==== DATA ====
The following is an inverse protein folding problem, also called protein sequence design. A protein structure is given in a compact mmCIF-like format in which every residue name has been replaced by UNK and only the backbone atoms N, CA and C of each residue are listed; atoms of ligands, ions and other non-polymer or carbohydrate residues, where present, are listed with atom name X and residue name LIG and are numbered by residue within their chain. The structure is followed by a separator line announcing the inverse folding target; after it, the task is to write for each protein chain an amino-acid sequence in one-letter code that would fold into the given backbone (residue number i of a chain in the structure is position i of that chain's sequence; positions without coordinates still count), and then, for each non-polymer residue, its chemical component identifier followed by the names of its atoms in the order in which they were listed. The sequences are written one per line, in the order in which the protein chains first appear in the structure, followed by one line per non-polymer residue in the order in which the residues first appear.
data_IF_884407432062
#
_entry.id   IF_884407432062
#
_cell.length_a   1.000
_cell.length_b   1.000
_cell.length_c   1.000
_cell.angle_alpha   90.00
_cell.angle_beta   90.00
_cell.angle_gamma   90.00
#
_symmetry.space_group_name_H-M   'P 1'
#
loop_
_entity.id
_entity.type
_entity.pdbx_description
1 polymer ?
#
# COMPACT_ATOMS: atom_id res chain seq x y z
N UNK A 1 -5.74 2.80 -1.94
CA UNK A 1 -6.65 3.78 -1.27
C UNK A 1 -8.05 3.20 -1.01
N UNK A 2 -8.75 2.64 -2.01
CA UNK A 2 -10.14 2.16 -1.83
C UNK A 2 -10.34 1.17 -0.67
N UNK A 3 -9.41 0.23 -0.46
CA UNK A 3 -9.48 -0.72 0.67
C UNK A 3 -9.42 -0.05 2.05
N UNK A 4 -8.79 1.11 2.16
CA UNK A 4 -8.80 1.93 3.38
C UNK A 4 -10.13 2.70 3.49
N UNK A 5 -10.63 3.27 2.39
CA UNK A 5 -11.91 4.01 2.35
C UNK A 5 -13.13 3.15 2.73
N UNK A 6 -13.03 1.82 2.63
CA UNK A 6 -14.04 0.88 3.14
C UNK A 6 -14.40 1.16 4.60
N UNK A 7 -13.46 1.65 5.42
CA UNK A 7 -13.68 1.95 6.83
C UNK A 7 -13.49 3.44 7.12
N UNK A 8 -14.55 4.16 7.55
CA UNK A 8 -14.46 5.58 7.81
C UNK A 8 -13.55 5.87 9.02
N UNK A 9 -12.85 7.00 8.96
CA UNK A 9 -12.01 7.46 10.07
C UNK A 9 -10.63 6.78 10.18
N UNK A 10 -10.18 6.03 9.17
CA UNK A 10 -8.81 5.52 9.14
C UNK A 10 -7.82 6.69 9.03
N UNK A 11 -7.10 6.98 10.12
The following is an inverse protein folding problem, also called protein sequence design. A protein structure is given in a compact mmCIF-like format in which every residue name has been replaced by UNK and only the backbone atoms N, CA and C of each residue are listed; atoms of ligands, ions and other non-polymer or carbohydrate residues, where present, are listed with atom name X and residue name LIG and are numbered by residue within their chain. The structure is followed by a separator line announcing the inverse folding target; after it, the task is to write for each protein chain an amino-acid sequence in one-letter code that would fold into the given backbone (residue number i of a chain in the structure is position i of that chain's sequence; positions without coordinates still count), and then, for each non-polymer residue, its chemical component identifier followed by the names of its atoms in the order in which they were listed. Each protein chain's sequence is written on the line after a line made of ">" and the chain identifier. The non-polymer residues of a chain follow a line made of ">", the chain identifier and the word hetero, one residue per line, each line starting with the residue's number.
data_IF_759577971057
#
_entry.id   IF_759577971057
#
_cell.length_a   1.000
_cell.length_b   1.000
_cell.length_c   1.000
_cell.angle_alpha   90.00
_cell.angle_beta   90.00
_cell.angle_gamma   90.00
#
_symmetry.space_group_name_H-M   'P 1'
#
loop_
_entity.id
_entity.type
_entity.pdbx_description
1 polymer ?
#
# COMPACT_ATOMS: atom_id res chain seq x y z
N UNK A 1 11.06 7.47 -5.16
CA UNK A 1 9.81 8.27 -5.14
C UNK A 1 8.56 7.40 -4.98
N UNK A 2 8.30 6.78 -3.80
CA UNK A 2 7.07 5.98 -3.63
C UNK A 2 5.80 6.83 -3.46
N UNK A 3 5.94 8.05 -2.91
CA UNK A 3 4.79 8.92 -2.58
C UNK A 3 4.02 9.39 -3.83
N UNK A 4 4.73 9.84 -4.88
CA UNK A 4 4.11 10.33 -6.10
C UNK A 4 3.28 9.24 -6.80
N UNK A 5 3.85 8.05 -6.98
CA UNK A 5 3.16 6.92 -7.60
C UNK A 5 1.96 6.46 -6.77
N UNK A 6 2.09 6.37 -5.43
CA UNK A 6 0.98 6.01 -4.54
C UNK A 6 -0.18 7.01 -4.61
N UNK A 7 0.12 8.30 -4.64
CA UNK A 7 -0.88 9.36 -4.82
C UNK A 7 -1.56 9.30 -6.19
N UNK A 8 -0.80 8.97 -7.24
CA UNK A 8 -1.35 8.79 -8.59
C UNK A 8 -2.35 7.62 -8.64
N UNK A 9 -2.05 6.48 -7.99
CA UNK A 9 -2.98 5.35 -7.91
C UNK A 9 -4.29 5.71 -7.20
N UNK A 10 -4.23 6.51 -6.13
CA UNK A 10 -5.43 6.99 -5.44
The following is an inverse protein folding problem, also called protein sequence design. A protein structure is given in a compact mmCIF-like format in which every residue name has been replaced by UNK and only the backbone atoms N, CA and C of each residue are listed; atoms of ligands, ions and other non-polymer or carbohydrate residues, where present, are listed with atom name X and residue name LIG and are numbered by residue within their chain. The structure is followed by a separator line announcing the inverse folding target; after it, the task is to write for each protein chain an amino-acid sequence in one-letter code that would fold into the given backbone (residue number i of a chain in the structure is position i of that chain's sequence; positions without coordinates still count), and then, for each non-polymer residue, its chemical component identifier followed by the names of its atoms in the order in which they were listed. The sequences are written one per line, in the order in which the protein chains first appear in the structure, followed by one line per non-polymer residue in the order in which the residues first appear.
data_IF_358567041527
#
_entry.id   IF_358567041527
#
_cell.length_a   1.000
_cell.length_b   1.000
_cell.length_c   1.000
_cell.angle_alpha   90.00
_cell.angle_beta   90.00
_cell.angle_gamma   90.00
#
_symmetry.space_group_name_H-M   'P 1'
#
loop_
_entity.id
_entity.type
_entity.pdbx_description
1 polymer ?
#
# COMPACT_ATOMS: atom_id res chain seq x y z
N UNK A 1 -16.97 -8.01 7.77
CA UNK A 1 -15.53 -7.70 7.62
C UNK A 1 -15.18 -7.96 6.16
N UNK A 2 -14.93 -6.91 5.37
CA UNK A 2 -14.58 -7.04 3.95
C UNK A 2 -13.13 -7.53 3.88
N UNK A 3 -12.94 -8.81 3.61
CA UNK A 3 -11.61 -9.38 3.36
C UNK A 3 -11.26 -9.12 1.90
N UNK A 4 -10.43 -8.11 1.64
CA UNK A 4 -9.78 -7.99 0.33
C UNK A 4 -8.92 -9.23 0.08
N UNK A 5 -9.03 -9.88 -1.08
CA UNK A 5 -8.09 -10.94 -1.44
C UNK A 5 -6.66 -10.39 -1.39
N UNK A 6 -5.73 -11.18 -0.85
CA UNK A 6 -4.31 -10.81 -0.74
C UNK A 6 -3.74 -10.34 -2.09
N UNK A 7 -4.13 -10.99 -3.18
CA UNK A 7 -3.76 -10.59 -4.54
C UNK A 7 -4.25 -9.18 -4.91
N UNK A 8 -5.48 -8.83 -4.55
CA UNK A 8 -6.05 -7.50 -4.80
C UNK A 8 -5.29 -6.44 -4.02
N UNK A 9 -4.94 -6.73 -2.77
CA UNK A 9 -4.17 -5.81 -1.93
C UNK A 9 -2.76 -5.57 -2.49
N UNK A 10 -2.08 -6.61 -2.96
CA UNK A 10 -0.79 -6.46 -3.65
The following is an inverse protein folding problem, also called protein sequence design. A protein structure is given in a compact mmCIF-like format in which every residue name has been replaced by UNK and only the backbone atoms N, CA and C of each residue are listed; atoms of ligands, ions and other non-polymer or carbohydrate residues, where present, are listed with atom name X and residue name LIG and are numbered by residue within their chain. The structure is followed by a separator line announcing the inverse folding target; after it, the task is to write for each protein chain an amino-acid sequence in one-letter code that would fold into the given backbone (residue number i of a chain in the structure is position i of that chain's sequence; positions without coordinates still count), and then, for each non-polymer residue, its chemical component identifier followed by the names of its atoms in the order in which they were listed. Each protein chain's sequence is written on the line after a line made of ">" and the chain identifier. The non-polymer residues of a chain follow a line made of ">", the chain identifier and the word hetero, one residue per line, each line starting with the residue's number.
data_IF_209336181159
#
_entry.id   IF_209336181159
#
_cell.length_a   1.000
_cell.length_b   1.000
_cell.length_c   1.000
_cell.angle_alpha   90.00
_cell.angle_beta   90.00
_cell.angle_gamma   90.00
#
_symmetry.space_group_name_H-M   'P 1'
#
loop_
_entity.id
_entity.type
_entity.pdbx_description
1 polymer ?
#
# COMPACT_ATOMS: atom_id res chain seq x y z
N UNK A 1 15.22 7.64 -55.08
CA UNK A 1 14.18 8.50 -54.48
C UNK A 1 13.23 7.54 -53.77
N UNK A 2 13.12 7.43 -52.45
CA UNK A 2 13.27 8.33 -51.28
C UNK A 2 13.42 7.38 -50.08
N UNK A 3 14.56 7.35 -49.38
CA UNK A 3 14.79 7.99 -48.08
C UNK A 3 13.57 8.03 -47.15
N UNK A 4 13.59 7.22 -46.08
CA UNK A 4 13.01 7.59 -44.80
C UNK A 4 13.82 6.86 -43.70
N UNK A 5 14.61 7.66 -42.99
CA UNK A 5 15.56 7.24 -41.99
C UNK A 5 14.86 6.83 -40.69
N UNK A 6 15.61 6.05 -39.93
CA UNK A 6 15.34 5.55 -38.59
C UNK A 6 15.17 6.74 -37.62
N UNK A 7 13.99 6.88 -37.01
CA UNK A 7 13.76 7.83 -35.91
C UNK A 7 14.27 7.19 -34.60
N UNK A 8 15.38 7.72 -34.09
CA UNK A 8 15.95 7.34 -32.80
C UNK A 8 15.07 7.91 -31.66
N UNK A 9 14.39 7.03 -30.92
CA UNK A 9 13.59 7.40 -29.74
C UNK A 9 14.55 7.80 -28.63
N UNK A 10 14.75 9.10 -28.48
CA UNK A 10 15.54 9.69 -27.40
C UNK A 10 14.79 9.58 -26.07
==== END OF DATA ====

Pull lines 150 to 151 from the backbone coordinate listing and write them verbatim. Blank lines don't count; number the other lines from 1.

C UNK A 9 -2.76 -5.57 -2.49
N UNK A 10 -2.08 -6.61 -2.96